Box Office Film News

What Aladdin’s Box Office Reveals About Disney’s Live Action Remake Strategy

The character Aladdin ain’t never had a friend like the blue genie, but Memorial Day ain’t ever had a movie quite like Aladdin. Disney’s live-action remake of its 1992 animated classic posted a top-5 Memorial Day opening last weekend, passing Days of Future Past, The Hangover Part II, and Solo: A Star Wars Story in the record book. It held its own in weekend #2 and is currently looking at a worldwide gross north of $450m after just 10 days, quite a success story for the $183m production.

While this might seem like Disney simply doing the Disney thing – kicking names, taking ass – Aladdin’s ticket-printing prowess was hardly seen as a guarantee. Outside of Marvel and Star Wars, Disney’s live-action game hits (Jungle Book, Beauty and the Beast) as much as it misses (Dumbo, Pete’s Dragon, A Wrinkle in Time). When the internet lost its shit in response to the Fresh Prince of Aladdin’s terrible CGI, the knives were out for Guy Ritchie’s possibly ill-fated blockbuster.

Perhaps this persecution narrative helped to significantly lower expectations, but to the surprise and joy of many the film’s actually totally watchable. As I wrote in my 3-star Letterboxd review:

Far from the disaster most expected after seeing those first pics of Will Smith as the Genie, but also far from the genius of the original. Instead, this new Aladdin is the Disney live-action remake formula on transparent display: deliver shot for shot recreations of the moments everyone remembers, woke up the gender politics to fit today, and jam in a new song in the usually failed hopes of winning an Oscar. My 6-year-old niece, however, adored Jasmine’s new female empowerment song, and ultimately prefers this new movie over the animated original. So, target demographic satisfied.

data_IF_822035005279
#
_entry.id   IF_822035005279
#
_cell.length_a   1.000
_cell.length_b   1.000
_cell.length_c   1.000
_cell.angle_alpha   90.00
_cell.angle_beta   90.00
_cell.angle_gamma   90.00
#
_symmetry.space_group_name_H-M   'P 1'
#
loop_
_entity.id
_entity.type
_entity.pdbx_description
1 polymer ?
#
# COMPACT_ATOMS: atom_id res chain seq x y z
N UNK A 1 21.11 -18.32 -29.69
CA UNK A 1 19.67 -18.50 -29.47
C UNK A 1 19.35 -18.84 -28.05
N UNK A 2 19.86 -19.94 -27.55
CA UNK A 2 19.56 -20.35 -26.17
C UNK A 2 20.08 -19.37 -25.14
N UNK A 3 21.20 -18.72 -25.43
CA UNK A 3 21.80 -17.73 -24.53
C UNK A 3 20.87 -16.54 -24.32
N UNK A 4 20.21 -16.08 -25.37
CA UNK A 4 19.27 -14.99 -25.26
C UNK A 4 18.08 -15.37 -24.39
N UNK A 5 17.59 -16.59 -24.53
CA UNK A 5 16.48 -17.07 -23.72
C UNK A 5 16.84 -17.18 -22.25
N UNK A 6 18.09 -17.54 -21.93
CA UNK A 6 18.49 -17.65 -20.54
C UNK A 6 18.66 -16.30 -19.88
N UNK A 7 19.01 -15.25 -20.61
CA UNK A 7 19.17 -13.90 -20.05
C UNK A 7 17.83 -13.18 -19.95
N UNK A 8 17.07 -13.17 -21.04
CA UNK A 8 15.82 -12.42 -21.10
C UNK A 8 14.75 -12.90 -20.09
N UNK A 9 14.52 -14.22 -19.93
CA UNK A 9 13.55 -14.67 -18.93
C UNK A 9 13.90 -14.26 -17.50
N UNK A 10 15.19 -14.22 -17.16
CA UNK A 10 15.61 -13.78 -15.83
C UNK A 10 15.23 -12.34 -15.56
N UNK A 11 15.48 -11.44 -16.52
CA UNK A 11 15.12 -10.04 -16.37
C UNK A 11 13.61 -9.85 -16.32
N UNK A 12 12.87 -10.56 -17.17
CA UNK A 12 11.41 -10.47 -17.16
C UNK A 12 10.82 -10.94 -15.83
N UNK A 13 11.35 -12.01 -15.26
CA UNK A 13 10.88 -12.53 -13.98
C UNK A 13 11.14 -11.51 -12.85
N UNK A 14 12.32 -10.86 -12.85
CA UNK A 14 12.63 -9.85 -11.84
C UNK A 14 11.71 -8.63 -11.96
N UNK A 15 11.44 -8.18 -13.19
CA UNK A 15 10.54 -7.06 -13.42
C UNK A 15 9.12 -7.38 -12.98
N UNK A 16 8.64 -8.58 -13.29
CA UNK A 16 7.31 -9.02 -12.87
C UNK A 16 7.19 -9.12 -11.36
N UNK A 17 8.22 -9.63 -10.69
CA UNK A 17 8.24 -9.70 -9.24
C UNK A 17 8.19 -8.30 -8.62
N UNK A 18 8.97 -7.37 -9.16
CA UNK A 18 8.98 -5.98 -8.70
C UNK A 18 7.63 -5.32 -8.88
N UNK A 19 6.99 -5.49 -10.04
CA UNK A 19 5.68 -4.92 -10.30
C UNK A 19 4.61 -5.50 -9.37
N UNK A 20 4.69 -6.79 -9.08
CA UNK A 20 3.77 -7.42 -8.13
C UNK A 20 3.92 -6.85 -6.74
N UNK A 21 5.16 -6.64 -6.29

The film has now been out long enough that its box office fate seems all but sealed. This will go down as a smashing success for Disney and will be happily embraced by all those Disney+ subscribers when it inevitably transitions to the yet-to-be-launched streaming service. As such, it’s not too soon to look for the big takeaways here. What can be learned from Aladdin conquering a whole new generation of moviegoers?

To answer that, it might be more helpful to first look at those Disney live-action remakes which weren’t quite as sprinkled with Tinkerbell’s pixie dust:


Original Film’s Release Year




Pete’s Dragon (2016)





Dumbo (2019)





Both creative reworkings of lesser-remembered and/or very old classics. Both completely solid movies worth watching. Both struggled to break even.

Compared that to the more financially enchanted remakes:


Original Film’s Release Year




Beauty and the Beast (2017)





Alice in Wonderland (2010)





The Jungle Book (2016)





Maleficent (2014)





Cinderella (2015)